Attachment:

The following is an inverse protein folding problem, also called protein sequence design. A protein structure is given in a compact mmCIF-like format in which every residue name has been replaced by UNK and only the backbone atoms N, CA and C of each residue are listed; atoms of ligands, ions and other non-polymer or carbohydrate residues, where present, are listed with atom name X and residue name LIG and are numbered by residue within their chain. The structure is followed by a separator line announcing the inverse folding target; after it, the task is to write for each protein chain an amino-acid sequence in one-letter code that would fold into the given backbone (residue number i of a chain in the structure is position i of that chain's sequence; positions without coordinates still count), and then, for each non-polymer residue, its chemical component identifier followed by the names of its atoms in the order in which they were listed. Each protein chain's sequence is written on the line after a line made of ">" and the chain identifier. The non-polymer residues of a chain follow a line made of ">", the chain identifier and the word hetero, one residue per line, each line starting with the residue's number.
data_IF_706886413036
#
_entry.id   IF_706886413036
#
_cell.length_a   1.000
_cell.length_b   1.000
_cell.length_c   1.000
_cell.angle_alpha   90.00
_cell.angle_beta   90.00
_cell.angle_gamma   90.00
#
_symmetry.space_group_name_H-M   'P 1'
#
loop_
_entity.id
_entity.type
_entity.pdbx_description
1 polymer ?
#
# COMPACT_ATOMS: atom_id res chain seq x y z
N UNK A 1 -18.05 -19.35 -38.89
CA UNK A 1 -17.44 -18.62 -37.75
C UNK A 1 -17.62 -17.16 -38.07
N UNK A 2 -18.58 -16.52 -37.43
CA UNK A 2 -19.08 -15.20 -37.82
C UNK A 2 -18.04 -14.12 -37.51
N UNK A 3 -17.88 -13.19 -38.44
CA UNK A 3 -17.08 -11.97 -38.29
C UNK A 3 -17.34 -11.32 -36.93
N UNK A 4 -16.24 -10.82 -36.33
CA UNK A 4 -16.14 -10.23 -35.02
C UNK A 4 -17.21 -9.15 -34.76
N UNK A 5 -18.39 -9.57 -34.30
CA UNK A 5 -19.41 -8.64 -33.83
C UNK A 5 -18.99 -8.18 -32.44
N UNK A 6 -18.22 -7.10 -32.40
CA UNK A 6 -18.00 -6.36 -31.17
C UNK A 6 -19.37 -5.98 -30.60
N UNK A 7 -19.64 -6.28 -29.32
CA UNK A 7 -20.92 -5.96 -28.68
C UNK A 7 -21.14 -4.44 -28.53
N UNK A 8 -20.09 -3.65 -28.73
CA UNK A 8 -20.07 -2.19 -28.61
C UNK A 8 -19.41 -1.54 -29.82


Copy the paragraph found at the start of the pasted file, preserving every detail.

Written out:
The following is an inverse protein folding problem, also called protein sequence design. A protein structure is given in a compact mmCIF-like format in which every residue name has been replaced by UNK and only the backbone atoms N, CA and C of each residue are listed; atoms of ligands, ions and other non-polymer or carbohydrate residues, where present, are listed with atom name X and residue name LIG and are numbered by residue within their chain. The structure is followed by a separator line announcing the inverse folding target; after it, the task is to write for each protein chain an amino-acid sequence in one-letter code that would fold into the given backbone (residue number i of a chain in the structure is position i of that chain's sequence; positions without coordinates still count), and then, for each non-polymer residue, its chemical component identifier followed by the names of its atoms in the order in which they were listed. Each protein chain's sequence is written on the line after a line made of ">" and the chain identifier. The non-polymer residues of a chain follow a line made of ">", the chain identifier and the word hetero, one residue per line, each line starting with the residue's number.